Hundreds of BLM members began to arrive in Ferguson to join local activists in a march for freedom. Shoulder to shoulder, agitators began chanting ‘hands up, don’t shoot’. The slogan created in remembrance of Michael Brown and to help create solidification amongst the group. This slogan embodied the agitators’ ideology and while marching made it easier for them to be understood. The number of people shouting ‘Hands up, don’t shoot’ spoke volumes to the collective grief that so many people were feeling. While everyone was not necessarily from that community, they were still able to relate to the loss and the struggle for justice. The march continued through the streets of Ferguson and people could be seen wearing black shirts with Mike Brown’s name across their chest while making their way to the street where he was tragically killed. Upon reaching the memorial that was created in his honor in the exact spot his body laid for hours before being removed; agitators were met by local and state police officers. The establishment, also standing shoulder to shoulder, created a line to prevent agitators from continuing. They were prepared for violent suppression. Accompanied with gas masks, bulletproof vests, tear gas and guns they were ready to reassure their control.

The BLM freedom riders remained solidified, approaching the establishment with their hands up, a symbol associated with the BLM movement representing victims being unarmed when they were shot and killed. Other BLM freedom riders raised posters with different messages on them such as a list of names of all of the victims, calling for the arrest of police officer Darren Wilson, seeking justice and with the movement’s name Black Lives Matter, just to name a few. The media presence in Ferguson increased tremendously since the death of Michael Brown and because of that, this was a great place for the BLM agitators to hold a protest. Although, the establishment attempted greatly to control the media coverage they did so unsuccessfully. All of America was able to see the chaos happening in Ferguson and how the establishment responded to the agitators. Journalists and protesters were being arrested and tear gas being released. The establishment resulted to exerting coercive power in an attempt to get agitators to back down, but protestors remained solidified in confronting white supremacy. The protest continued for hours that day and BLM Freedom Riders participated in other various activities throughout the weekend. Workshops were held to teach agitators how to successfully continue resistance and effectively use polarization tactics to their advantage upon returning home.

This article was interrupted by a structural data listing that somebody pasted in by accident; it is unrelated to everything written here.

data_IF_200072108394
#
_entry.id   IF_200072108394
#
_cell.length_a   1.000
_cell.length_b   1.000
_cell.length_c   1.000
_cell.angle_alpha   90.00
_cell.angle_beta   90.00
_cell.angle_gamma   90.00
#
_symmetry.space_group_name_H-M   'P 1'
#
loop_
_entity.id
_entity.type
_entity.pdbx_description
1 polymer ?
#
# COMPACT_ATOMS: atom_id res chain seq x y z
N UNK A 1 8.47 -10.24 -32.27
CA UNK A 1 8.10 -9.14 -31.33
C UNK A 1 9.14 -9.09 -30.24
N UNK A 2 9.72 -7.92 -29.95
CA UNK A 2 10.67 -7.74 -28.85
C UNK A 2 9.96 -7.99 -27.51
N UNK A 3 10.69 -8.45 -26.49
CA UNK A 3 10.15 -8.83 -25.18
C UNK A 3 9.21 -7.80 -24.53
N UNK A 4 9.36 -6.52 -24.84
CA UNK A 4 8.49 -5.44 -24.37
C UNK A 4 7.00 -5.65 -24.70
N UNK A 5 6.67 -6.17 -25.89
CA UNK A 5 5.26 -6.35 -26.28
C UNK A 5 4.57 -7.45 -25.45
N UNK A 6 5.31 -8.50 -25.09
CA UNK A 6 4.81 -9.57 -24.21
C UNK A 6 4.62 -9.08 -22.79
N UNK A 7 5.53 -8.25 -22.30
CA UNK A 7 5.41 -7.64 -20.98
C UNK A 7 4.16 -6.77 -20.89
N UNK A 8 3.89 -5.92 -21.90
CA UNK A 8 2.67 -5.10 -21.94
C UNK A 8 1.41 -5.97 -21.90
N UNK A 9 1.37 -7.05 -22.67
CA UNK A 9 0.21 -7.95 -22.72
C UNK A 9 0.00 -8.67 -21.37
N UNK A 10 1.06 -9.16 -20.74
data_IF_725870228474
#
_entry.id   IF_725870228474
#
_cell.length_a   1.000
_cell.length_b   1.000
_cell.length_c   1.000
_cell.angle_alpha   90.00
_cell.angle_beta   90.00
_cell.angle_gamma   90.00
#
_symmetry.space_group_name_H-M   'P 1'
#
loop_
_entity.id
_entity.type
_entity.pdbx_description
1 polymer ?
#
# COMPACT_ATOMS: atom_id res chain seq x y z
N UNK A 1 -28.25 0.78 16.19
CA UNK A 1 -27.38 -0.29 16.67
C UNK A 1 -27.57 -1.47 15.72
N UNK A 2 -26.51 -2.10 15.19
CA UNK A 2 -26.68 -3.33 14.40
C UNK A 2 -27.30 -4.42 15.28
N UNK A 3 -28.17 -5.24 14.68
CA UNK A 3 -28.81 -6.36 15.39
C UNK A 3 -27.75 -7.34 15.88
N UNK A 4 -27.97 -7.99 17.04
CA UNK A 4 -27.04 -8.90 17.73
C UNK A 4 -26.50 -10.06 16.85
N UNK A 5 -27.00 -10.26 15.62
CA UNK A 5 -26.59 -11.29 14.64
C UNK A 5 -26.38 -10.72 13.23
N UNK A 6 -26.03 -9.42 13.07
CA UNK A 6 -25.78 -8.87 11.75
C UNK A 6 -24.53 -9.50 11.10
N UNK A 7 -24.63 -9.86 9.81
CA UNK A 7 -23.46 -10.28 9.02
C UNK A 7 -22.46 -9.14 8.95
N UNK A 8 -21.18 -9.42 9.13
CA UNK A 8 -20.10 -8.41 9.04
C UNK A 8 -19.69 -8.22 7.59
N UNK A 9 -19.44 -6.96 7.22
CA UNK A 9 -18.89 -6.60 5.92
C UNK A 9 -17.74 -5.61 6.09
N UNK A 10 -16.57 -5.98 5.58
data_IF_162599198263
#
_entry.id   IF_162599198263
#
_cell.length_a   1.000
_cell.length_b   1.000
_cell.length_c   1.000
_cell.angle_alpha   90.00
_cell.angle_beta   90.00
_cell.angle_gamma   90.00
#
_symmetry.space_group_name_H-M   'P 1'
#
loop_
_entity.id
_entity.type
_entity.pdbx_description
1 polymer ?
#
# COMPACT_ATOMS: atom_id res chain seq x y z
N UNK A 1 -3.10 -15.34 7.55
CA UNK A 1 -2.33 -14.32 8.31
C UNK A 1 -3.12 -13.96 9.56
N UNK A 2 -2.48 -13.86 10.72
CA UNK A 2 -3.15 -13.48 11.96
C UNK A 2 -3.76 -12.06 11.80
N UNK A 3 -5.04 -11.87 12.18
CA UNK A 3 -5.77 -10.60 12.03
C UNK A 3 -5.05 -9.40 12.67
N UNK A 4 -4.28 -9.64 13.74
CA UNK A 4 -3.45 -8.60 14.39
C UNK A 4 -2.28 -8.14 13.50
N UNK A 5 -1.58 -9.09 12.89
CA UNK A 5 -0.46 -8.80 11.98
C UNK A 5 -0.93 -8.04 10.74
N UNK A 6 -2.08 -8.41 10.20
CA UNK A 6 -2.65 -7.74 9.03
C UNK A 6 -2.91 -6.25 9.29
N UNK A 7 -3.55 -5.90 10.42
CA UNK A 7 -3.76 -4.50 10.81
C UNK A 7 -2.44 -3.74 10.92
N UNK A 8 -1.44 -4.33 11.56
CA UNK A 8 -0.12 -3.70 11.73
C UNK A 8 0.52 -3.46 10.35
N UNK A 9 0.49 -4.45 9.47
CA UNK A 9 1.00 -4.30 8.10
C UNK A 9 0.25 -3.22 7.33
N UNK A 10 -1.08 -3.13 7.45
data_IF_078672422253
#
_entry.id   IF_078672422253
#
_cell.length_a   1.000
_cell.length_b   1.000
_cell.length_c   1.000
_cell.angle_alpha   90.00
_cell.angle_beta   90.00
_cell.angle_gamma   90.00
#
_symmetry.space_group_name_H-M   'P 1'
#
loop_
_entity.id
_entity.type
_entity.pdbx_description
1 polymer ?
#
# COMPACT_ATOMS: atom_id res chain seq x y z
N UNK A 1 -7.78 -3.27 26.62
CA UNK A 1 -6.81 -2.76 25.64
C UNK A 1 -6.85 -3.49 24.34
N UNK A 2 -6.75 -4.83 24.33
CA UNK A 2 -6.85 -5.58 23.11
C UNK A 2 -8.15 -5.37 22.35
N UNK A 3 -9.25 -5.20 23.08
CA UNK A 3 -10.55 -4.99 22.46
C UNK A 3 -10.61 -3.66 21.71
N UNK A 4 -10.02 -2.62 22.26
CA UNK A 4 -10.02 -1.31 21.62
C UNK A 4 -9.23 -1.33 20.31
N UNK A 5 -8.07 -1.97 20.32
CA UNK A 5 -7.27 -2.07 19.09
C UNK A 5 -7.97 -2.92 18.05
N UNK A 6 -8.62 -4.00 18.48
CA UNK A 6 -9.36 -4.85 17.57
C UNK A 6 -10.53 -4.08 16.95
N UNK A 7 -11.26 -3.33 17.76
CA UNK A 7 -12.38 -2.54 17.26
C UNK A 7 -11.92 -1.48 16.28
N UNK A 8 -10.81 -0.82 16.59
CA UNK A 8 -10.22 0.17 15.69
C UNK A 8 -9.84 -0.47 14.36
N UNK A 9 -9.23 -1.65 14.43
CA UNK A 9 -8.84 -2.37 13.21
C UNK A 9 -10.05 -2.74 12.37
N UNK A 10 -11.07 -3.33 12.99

Overall agitators used the Gandhi and Guerilla method during this protest. Older men and women and children were agitators that were committed to nonviolent resistance and a select group of agitators committed to physical destruction by looting and remaining aggressive toward the establishment. The BLM movement created this promulgation in efforts to combat white supremacy and to advocate for solidarity amongst supporters. With so many killings taking place in a short period of time, agitators felt that it was important to bring together supporters through an organized protest. Instead of trying to get the media to come to them they brought the story to the media.

The #BlackLivesMatter movement is a great example of agitation and control and the fight remains ongoing with protests still taking place across the country. ‘The call for black lives to matter is a rallying cry for all black lives striving for liberation’ (Black Lives Matter, n.d.). This movement has exposed that even in the year of 2015 not everyone is treated equally and that some people still need to be taught that black lives, indeed, do matter.